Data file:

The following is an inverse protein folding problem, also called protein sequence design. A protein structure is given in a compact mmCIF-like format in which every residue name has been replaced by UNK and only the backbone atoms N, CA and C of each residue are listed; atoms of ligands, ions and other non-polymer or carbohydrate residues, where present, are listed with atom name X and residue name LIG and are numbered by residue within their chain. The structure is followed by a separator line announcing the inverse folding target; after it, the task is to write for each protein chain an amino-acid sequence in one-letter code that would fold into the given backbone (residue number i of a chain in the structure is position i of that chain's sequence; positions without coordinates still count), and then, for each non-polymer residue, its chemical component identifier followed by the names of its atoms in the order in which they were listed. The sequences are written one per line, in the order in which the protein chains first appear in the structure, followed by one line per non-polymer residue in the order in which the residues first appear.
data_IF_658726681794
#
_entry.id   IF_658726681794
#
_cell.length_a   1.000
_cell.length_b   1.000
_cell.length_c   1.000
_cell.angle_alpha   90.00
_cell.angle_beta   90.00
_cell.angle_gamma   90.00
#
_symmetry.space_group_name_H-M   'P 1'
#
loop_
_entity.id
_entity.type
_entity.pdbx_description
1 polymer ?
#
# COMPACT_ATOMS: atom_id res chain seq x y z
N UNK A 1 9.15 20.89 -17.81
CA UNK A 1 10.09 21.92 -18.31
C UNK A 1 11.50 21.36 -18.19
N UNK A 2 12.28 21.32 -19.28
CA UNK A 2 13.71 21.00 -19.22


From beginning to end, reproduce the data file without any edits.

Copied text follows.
The following is an inverse protein folding problem, also called protein sequence design. A protein structure is given in a compact mmCIF-like format in which every residue name has been replaced by UNK and only the backbone atoms N, CA and C of each residue are listed; atoms of ligands, ions and other non-polymer or carbohydrate residues, where present, are listed with atom name X and residue name LIG and are numbered by residue within their chain. The structure is followed by a separator line announcing the inverse folding target; after it, the task is to write for each protein chain an amino-acid sequence in one-letter code that would fold into the given backbone (residue number i of a chain in the structure is position i of that chain's sequence; positions without coordinates still count), and then, for each non-polymer residue, its chemical component identifier followed by the names of its atoms in the order in which they were listed. The sequences are written one per line, in the order in which the protein chains first appear in the structure, followed by one line per non-polymer residue in the order in which the residues first appear.
data_IF_658726681794
#
_entry.id   IF_658726681794
#
_cell.length_a   1.000
_cell.length_b   1.000
_cell.length_c   1.000
_cell.angle_alpha   90.00
_cell.angle_beta   90.00
_cell.angle_gamma   90.00
#
_symmetry.space_group_name_H-M   'P 1'
#
loop_
_entity.id
_entity.type
_entity.pdbx_description
1 polymer ?
#
# COMPACT_ATOMS: atom_id res chain seq x y z
N UNK A 1 9.15 20.89 -17.81
CA UNK A 1 10.09 21.92 -18.31
C UNK A 1 11.50 21.36 -18.19
N UNK A 2 12.28 21.32 -19.28
CA UNK A 2 13.71 21.00 -19.22